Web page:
Adding greenery to an indoor space not only adds a pop of elegance and creates a relaxing feeling but plants are also known to make people feel happy and help improve air quality. Whether you want to dress up your outdoor space with a variety of outdoor planters or incorporate indoor planters into your décor, the first thing any hopeful gardener should learn is basic plant care. Sooner or later, your plants are going to need new soil and more room to grow. Repotting is an easy way to extend plant life and change up the style of your planters.
Why should you re-pot your houseplants?
The main purpose of repotting a plant is to change its soil or potting mix to give it new nutrients. When you are changing the size of the planter as well, the rule of thumb is to re-pot tabletop plants in something no more than 3″ larger in diameter and floor plants no larger than 6″ in diameter. Repotting your plants in too large a pot means more soil and a tendency to overwater, which can quickly lead to dead plants. Depending on how vigorously your plants grow, you’ll need to re-pot them every 12 to 18 months. A great time to repot is in the early spring before growth season starts.
The right planter adds a unique focal point to high-traffic areas such as a hotel lobby or adds pops of color to smaller indoor spaces. Pots Planters and More features modern planters made of durable materials that add a touch of elegance to your interior and exterior design. They specialize in fiberglass material and aluminum to create planters, pots, and containers in a range of sizes, colors, and styles. At https://potsplantersandmore.com/ you can find planter boxes of all sizes, high-quality materials, and styles for indoor or outdoor use. A great way to enhance your walkway, entrance doorway, patio, or office space is with custom planters that will bring your plants to life.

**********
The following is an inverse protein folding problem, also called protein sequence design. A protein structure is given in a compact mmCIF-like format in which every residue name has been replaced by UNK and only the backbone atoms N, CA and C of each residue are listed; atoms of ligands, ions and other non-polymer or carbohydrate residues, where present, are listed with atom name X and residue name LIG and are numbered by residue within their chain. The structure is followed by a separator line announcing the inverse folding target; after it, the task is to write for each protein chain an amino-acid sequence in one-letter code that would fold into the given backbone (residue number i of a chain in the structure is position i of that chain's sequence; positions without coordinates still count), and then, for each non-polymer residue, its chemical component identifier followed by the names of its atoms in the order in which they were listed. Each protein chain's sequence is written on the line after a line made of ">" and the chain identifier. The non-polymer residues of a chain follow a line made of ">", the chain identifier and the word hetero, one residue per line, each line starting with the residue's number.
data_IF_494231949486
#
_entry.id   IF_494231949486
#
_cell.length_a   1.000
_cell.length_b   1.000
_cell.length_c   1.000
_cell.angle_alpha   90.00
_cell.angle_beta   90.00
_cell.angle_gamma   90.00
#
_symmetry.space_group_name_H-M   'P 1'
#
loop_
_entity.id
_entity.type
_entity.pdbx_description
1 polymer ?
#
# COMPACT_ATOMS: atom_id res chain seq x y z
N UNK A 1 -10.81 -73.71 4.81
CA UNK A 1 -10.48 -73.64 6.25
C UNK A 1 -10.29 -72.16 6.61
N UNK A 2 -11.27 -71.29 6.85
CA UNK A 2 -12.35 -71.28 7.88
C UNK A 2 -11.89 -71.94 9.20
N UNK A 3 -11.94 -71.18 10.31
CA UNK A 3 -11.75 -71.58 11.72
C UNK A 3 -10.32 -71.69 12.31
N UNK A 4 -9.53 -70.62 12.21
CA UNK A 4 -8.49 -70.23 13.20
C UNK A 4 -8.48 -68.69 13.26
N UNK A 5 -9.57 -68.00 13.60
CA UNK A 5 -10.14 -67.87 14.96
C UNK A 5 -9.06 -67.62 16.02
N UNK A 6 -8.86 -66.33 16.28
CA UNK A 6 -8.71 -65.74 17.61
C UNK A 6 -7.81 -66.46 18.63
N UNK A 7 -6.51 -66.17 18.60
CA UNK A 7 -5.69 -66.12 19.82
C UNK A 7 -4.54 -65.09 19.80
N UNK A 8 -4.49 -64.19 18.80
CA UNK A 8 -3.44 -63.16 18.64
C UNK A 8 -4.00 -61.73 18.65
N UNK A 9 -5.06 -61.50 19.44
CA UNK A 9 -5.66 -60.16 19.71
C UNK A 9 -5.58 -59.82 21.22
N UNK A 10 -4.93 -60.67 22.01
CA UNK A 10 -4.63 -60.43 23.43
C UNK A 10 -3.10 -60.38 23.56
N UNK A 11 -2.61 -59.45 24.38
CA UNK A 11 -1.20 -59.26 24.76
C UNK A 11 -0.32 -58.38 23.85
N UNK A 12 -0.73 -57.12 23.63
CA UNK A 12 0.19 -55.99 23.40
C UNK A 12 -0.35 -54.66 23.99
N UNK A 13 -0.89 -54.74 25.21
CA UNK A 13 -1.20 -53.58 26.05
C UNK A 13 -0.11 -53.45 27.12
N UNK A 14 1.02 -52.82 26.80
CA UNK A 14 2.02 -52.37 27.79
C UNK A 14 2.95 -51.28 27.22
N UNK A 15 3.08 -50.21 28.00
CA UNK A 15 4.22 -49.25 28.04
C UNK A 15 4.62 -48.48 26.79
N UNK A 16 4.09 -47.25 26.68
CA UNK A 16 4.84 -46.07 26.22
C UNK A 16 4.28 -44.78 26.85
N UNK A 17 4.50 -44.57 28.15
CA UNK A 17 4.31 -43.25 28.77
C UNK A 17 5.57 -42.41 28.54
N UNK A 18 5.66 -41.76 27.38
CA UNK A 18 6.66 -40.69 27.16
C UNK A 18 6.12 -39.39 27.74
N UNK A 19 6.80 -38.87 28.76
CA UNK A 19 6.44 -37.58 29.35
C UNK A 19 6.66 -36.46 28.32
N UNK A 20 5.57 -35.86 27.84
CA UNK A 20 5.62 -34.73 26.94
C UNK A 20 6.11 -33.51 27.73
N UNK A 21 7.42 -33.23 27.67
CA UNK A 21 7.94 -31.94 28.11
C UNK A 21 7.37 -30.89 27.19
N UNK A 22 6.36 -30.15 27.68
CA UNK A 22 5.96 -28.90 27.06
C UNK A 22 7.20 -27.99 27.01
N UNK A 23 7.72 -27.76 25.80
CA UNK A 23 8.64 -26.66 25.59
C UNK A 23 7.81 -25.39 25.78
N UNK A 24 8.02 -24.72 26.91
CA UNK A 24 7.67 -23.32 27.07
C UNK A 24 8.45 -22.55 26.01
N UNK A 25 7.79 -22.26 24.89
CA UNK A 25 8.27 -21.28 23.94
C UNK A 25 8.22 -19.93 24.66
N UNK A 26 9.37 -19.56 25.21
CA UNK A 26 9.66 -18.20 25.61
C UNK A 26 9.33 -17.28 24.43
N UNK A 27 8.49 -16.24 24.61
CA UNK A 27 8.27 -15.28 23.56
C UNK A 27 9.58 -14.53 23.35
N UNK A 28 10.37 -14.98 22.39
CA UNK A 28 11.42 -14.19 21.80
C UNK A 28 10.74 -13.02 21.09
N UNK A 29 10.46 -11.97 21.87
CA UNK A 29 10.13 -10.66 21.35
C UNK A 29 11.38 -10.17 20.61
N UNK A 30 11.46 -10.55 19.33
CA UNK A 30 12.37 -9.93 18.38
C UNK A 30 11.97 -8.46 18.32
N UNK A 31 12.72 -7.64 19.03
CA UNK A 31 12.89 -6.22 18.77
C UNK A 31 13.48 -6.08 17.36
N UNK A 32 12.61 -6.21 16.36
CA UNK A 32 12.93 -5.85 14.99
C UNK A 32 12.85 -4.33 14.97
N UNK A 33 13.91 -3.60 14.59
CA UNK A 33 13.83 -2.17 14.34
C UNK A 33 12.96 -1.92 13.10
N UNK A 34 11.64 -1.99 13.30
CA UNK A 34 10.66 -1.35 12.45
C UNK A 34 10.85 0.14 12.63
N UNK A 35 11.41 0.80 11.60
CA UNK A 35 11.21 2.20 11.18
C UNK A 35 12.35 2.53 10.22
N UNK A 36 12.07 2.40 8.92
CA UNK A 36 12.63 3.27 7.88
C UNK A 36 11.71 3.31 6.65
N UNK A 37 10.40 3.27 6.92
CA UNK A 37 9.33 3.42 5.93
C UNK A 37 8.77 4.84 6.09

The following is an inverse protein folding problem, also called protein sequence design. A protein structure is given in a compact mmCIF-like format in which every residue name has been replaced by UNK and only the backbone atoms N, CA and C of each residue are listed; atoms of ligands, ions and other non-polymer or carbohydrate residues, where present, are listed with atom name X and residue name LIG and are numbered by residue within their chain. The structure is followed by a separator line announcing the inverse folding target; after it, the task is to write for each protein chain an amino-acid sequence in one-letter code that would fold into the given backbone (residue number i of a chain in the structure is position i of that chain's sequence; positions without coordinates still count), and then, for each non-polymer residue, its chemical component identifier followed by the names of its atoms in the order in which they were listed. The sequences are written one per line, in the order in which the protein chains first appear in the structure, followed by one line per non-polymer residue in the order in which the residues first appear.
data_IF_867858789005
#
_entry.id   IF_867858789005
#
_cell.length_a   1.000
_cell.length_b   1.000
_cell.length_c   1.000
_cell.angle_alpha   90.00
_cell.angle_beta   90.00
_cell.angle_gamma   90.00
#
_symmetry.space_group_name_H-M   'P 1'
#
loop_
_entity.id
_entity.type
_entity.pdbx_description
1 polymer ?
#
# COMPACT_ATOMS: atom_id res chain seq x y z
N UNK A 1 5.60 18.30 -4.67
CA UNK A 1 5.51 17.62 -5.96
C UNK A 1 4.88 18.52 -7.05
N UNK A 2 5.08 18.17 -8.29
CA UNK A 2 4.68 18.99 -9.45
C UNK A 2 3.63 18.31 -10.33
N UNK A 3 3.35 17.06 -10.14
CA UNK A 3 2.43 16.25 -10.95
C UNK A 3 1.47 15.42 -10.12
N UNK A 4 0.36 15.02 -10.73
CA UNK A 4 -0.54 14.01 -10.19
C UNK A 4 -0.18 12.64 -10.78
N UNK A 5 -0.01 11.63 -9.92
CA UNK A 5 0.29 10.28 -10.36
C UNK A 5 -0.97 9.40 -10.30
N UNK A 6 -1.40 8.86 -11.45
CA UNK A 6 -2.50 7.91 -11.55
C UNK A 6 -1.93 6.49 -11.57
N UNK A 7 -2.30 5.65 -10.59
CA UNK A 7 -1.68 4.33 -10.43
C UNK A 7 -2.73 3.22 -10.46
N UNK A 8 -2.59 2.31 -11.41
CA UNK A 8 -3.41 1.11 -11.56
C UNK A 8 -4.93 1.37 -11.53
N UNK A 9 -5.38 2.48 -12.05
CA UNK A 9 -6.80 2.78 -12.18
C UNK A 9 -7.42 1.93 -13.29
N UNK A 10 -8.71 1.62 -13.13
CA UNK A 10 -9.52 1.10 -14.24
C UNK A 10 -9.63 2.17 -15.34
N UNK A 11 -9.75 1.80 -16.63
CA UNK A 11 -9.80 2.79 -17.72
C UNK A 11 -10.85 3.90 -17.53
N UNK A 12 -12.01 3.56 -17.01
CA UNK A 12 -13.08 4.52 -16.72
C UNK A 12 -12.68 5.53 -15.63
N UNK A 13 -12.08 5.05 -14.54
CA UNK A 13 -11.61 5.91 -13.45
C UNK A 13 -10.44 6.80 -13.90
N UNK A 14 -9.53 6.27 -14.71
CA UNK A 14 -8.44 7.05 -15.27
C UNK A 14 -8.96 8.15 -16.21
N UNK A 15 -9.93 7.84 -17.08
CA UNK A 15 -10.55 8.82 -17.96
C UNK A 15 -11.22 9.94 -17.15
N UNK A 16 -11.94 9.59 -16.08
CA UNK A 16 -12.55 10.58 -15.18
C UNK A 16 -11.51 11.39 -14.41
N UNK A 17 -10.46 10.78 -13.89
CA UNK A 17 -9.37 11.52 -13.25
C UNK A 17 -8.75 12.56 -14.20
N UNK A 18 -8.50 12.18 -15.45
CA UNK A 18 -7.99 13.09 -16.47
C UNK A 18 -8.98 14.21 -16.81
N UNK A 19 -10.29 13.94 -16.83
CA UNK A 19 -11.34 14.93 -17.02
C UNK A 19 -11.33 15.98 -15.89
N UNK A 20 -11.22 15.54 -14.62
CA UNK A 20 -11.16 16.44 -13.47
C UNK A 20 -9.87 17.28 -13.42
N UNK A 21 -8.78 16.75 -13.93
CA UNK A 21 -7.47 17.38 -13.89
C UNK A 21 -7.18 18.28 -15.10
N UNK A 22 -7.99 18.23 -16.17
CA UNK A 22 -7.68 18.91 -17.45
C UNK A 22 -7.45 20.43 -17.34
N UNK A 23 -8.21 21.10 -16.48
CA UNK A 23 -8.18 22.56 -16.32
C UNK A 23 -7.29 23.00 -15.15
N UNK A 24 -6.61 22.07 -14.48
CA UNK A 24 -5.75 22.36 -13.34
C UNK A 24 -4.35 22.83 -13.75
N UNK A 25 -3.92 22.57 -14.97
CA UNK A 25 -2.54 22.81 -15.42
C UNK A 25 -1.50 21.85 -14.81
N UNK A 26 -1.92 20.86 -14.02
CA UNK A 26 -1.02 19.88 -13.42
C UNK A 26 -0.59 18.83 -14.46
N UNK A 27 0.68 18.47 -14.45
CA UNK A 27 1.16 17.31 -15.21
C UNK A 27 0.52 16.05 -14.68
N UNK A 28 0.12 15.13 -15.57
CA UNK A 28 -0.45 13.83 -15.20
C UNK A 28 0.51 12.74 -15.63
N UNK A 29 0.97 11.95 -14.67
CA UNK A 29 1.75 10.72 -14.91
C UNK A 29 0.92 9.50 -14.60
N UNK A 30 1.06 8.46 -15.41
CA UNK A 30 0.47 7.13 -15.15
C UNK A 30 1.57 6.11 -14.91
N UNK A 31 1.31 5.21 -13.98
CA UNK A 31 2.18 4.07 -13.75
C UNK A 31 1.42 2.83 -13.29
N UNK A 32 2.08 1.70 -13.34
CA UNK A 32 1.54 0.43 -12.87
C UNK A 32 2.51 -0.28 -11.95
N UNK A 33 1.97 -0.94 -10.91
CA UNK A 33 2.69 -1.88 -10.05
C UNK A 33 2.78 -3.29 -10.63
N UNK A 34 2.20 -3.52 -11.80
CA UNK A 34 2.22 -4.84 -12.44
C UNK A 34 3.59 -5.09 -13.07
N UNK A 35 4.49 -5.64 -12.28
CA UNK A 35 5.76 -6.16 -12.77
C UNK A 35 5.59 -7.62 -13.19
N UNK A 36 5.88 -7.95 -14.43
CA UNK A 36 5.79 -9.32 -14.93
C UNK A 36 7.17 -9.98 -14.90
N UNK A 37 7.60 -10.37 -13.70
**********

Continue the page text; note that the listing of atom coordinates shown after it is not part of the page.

When should you re-pot your houseplants?
It’s best to let new plants get a feel for your home before repotting them in a different planter. New plants should stay in their original containers for several days to get acclimated before being moved. Repotting is essential to giving plants new soil and nutrients, but it’s also important to ensure your plants don’t outgrow their pots.
When the roots have filled up all available space and start poking through the drainage hole of the pot, the plant is now root-bound and in need of repotting. Another sign that it’s time to repot is if the plant is growing slower than usual or dries out more quickly. If it becomes top-heavy, falls over easily, or has noticeable salt and mineral buildup, it’s time to re-pot.
Repotting your plants the safe and easy way.
Repotting your indoor plants is a simple task. The best way to remove the plant from the current pot is to turn it sideways and hold the stem as you tap the bottom of the pot. Once the plant slides out, loosen the roots and prune any long, thread-like roots. Carefully unbind the roots and trim them up if the plant has become root-bound.
Remove a third of the potting mix surrounding the plant. Pour fresh potting soil into the new planter, and make sure there aren’t any air pockets as you pack it down. Place the plant on the fresh layer of potting mix and add mix until it can securely stand up. Make sure not to pack too much soil so that the roots have room to breathe. Once the plant is secure in its new pot, all you have to do is water it.
Repotting your plants is a simple, necessary task that will ensure your plants have enough room to grow happy and healthy.